COACH CALIPARI: Look, you guys either put a black hat on some of us and you put a white hat on some of us and I'm not going to be able to fight it. I just do my job, take care of kids, Bob does the same, graduate our kids wherever we've been. We've helped them reach their dreams and develop habits that have helped them later on in life. They've all stayed in touch.
I mean, at the end of the day, 50 years from now, what we've accomplished, Bob and myself, it's there, and when there's no emotion to it, you look at what we've done in the communities we've been, with the athletes we've had, the graduation rates we've had, what we've done on those college campuses, what we've done to give back, and people will judge us that way. Right now I'm just trying to win another ballgame. Can we win one more? That's all I'm worried about.
Q. Your high school baseball coach will be there tomorrow. What did he mean to your life?
COACH CALIPARI: Well, he was one of the Italian coaches, Ray Buzetti, Bill Sacco, Skip Tatalla, Mark Capuano, Jim -- we had all Italian. I got into coaching because I was Italian and I thought all Italians coached. That's what I thought. But he still plays softball now. He just went into the Hall of Fame for softball. They put ten a year in across this country. He and my dad played softball together. My dad is here with me, too. It's just great seeing him. I mean, I ended up playing basketball. I played baseball and he coached me, and then I stopped playing all the other sports and just played basketball, but I was his bat boy when I was in third grade, and I used to go on the team bus. You know, then I went with Bill Sacco, I was the ball boy as a third grader. I had the clip-on ties and so forth. That's where I got started. I wanted to be a teacher and a coach because I looked up to my coaches and my teachers.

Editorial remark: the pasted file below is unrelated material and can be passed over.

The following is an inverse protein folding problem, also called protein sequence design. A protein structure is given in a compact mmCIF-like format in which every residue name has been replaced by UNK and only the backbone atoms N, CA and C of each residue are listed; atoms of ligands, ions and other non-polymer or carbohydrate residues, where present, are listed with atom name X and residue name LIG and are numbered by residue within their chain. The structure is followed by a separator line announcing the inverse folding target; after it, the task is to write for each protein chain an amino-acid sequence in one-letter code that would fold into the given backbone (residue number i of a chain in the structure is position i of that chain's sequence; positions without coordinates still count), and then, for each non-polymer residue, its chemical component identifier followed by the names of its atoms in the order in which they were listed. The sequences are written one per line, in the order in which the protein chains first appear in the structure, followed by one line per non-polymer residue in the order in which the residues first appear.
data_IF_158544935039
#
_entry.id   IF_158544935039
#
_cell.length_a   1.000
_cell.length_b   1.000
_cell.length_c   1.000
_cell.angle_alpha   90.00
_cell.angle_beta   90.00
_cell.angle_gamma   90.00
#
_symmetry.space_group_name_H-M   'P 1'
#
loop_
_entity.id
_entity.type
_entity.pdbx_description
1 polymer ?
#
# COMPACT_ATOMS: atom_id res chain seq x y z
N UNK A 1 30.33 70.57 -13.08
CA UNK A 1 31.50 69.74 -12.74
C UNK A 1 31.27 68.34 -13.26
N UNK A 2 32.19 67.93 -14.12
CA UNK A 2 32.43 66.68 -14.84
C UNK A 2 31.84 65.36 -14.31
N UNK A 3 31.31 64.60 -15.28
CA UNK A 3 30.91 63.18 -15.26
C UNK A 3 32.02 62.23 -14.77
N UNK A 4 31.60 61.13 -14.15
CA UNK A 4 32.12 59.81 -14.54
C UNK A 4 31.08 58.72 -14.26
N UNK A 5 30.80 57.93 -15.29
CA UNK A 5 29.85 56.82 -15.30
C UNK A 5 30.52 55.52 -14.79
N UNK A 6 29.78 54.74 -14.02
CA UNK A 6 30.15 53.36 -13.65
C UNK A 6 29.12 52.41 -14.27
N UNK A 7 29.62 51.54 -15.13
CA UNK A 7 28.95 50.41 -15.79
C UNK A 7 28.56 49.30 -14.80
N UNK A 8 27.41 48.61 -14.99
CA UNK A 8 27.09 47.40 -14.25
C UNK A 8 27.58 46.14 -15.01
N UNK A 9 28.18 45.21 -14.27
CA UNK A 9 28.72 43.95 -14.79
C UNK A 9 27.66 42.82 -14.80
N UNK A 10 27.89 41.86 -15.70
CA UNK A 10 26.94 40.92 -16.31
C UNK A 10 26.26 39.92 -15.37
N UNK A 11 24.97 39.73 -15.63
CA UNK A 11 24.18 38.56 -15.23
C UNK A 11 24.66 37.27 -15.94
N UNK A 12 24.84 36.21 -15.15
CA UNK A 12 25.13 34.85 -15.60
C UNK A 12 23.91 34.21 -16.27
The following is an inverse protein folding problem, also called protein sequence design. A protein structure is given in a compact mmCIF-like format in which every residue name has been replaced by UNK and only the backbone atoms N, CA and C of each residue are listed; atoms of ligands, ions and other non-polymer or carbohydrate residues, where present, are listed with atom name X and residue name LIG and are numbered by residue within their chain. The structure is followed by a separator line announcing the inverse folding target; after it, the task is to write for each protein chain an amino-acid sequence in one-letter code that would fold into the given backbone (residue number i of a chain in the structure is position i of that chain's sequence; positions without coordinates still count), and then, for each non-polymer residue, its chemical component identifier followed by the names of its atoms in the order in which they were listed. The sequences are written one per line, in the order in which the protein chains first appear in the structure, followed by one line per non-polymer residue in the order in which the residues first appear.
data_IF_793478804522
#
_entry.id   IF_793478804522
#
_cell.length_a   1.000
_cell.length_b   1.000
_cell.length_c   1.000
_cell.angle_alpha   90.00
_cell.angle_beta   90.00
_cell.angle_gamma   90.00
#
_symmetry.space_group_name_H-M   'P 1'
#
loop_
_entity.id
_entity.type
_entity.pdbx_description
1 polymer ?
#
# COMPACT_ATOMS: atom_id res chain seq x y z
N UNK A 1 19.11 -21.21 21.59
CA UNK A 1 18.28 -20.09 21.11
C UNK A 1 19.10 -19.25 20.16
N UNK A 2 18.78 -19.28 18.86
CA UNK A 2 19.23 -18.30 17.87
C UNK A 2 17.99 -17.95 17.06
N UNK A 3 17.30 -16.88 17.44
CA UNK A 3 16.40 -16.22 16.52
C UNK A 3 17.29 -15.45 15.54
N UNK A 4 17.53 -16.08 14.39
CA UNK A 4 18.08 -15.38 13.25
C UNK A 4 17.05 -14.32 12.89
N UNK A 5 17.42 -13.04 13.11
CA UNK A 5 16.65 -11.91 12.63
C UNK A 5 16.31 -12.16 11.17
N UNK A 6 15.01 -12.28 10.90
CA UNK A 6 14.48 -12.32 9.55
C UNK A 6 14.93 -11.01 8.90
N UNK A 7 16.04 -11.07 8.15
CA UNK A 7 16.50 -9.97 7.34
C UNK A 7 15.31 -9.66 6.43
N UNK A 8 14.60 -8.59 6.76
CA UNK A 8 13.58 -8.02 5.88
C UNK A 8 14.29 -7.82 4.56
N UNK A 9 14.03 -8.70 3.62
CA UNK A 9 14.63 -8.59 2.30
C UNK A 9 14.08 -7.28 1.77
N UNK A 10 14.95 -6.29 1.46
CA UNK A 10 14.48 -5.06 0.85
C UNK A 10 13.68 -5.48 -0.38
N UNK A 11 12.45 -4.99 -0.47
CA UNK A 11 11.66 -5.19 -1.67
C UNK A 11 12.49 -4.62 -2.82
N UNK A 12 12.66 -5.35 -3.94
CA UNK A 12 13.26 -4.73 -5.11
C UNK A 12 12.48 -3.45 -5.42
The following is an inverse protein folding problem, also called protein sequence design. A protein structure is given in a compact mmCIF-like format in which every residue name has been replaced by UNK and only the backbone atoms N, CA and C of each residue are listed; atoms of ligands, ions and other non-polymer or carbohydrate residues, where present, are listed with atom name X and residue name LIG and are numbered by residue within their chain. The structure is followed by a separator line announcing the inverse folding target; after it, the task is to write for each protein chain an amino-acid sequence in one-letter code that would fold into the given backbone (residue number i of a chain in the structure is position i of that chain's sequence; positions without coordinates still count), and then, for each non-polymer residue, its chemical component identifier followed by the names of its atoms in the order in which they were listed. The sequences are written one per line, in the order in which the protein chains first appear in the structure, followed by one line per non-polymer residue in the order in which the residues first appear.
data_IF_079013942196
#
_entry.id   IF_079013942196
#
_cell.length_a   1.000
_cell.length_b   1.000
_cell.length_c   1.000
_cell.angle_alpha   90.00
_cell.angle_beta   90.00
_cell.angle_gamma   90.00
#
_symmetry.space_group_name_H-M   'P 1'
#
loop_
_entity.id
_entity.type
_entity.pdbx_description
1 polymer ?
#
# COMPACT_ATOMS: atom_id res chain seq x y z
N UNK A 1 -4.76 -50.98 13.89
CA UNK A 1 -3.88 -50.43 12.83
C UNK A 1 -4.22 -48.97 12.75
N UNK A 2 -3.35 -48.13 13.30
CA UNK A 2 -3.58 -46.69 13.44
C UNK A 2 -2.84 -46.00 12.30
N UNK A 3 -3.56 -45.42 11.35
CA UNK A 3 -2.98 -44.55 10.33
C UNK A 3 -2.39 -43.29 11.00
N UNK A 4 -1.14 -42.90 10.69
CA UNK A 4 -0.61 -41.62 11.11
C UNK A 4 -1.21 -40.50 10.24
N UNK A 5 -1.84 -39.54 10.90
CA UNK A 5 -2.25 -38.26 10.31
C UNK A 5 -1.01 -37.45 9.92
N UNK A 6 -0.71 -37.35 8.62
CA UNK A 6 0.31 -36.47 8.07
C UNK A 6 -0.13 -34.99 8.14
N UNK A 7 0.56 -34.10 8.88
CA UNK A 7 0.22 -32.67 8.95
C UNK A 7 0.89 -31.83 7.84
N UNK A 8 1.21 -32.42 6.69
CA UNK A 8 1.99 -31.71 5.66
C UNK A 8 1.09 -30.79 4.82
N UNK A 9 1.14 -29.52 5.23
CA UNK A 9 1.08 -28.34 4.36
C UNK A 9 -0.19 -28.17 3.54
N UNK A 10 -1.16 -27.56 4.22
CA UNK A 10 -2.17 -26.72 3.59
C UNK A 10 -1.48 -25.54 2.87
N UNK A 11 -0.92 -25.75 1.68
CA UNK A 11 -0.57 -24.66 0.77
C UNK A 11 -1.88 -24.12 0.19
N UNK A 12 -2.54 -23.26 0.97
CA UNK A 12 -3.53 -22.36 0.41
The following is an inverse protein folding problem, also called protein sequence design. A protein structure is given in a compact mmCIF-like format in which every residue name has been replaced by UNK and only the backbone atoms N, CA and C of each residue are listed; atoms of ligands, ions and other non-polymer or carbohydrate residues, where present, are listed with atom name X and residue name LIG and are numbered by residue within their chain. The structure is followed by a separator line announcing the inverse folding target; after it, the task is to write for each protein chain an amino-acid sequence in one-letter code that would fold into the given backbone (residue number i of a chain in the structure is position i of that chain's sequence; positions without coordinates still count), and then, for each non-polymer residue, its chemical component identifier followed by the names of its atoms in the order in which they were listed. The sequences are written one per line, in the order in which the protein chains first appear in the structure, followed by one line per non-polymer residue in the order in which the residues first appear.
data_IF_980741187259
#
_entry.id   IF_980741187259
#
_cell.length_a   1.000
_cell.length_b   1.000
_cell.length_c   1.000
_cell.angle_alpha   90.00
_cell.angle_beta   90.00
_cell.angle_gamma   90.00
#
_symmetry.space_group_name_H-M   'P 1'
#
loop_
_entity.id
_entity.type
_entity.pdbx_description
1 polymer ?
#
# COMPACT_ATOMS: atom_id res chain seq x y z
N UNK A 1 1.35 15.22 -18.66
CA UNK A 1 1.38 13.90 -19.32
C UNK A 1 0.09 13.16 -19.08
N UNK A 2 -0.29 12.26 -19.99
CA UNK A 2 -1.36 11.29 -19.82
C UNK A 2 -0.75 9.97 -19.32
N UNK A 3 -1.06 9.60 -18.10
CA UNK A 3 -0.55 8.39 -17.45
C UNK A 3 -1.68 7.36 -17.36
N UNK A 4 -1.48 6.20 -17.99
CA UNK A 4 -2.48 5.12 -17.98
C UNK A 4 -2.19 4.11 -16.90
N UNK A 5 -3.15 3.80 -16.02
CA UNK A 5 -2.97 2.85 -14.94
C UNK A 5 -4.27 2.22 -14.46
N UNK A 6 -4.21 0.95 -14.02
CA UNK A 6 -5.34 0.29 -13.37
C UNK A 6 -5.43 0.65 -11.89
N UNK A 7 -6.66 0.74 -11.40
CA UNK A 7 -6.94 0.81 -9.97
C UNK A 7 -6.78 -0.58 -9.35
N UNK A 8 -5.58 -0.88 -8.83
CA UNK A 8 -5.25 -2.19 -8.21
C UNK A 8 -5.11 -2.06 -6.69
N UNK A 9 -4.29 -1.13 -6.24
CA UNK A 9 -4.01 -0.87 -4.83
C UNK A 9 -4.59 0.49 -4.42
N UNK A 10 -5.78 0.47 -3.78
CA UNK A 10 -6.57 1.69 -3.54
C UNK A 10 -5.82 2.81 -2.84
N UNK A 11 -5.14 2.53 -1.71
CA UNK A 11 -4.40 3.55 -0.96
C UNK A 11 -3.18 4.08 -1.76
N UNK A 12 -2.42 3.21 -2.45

I never thought about college basketball until I went to college, and I thought, geez, maybe I'll do that. I went to college, did that, and I said, maybe I'll do the pro thing. And then I got fired, so I'm back doing the college thing.
Q. Sort of a multi-part question, but this is obviously not your first time coaching a team that's full of young players, but your team is really starting to play its best basketball maybe in the last three or four weeks. Is that something you expect to happen when you have a young roster like that? And how are they different from December and January at this point?
COACH CALIPARI: We're an inexperienced team. My veteran players did not -- they weren't the significant guys of a year ago. They've taken on new roles. This team has changed because DeAndre, Darius and Josh have challenged the rest of us and they've elevated themselves. The freshmen have been on a steady climb. They've been on that steady climb.